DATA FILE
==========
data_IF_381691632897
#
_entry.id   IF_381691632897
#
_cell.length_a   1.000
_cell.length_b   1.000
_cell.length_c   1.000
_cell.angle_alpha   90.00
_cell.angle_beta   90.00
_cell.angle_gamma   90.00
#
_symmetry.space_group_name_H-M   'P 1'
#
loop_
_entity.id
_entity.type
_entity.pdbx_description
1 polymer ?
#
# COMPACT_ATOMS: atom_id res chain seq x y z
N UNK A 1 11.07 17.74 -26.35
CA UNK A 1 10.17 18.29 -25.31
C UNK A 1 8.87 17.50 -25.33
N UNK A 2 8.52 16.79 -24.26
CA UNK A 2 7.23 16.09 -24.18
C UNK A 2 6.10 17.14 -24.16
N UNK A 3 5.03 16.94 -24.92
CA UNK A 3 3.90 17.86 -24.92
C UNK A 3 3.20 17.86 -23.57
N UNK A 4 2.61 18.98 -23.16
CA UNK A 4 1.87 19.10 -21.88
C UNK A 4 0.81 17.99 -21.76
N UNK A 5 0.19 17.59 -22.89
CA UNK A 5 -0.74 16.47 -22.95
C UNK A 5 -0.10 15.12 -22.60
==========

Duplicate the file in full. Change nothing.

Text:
data_IF_381691632897
#
_entry.id   IF_381691632897
#
_cell.length_a   1.000
_cell.length_b   1.000
_cell.length_c   1.000
_cell.angle_alpha   90.00
_cell.angle_beta   90.00
_cell.angle_gamma   90.00
#
_symmetry.space_group_name_H-M   'P 1'
#
loop_
_entity.id
_entity.type
_entity.pdbx_description
1 polymer ?
#
# COMPACT_ATOMS: atom_id res chain seq x y z
N UNK A 1 11.07 17.74 -26.35
CA UNK A 1 10.17 18.29 -25.31
C UNK A 1 8.87 17.50 -25.33
N UNK A 2 8.52 16.79 -24.26
CA UNK A 2 7.23 16.09 -24.18
C UNK A 2 6.10 17.14 -24.16
N UNK A 3 5.03 16.94 -24.92
CA UNK A 3 3.90 17.86 -24.92
C UNK A 3 3.20 17.86 -23.57
N UNK A 4 2.61 18.98 -23.16
CA UNK A 4 1.87 19.10 -21.88
C UNK A 4 0.81 17.99 -21.76
N UNK A 5 0.19 17.59 -22.89
CA UNK A 5 -0.74 16.47 -22.95
C UNK A 5 -0.10 15.12 -22.60